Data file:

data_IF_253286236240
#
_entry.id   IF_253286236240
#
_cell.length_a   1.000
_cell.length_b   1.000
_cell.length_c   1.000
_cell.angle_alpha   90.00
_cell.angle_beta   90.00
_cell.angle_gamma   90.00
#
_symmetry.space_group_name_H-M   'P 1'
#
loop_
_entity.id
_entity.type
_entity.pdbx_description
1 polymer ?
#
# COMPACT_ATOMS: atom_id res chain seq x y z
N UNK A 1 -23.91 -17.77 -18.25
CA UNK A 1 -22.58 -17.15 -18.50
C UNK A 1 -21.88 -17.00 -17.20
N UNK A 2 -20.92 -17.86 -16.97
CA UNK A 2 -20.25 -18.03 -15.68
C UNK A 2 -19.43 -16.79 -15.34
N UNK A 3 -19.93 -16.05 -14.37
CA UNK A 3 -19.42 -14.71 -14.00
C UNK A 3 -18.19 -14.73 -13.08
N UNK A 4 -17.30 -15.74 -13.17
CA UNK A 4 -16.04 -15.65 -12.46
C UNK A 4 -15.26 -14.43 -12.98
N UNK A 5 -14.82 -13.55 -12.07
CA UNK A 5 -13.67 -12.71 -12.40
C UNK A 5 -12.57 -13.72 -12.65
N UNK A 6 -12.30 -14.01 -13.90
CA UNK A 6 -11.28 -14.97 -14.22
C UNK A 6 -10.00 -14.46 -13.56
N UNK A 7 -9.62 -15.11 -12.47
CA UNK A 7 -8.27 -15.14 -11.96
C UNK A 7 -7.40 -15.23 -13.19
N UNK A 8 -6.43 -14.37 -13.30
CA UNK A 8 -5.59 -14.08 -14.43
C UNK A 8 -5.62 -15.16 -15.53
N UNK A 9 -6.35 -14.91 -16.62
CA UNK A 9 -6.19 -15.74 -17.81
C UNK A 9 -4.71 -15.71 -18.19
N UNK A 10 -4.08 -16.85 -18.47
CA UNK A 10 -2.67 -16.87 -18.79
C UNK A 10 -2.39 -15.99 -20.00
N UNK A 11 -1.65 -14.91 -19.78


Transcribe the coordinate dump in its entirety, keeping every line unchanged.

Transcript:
data_IF_253286236240
#
_entry.id   IF_253286236240
#
_cell.length_a   1.000
_cell.length_b   1.000
_cell.length_c   1.000
_cell.angle_alpha   90.00
_cell.angle_beta   90.00
_cell.angle_gamma   90.00
#
_symmetry.space_group_name_H-M   'P 1'
#
loop_
_entity.id
_entity.type
_entity.pdbx_description
1 polymer ?
#
# COMPACT_ATOMS: atom_id res chain seq x y z
N UNK A 1 -23.91 -17.77 -18.25
CA UNK A 1 -22.58 -17.15 -18.50
C UNK A 1 -21.88 -17.00 -17.20
N UNK A 2 -20.92 -17.86 -16.97
CA UNK A 2 -20.25 -18.03 -15.68
C UNK A 2 -19.43 -16.79 -15.34
N UNK A 3 -19.93 -16.05 -14.37
CA UNK A 3 -19.42 -14.71 -14.00
C UNK A 3 -18.19 -14.73 -13.08
N UNK A 4 -17.30 -15.74 -13.17
CA UNK A 4 -16.04 -15.65 -12.46
C UNK A 4 -15.26 -14.43 -12.98
N UNK A 5 -14.82 -13.55 -12.07
CA UNK A 5 -13.67 -12.71 -12.40
C UNK A 5 -12.57 -13.72 -12.65
N UNK A 6 -12.30 -14.01 -13.90
CA UNK A 6 -11.28 -14.97 -14.22
C UNK A 6 -10.00 -14.46 -13.56
N UNK A 7 -9.62 -15.11 -12.47
CA UNK A 7 -8.27 -15.14 -11.96
C UNK A 7 -7.40 -15.23 -13.19
N UNK A 8 -6.43 -14.37 -13.30
CA UNK A 8 -5.59 -14.08 -14.43
C UNK A 8 -5.62 -15.16 -15.53
N UNK A 9 -6.35 -14.91 -16.62
CA UNK A 9 -6.19 -15.74 -17.81
C UNK A 9 -4.71 -15.71 -18.19
N UNK A 10 -4.08 -16.85 -18.47
CA UNK A 10 -2.67 -16.87 -18.79
C UNK A 10 -2.39 -15.99 -20.00
N UNK A 11 -1.65 -14.91 -19.78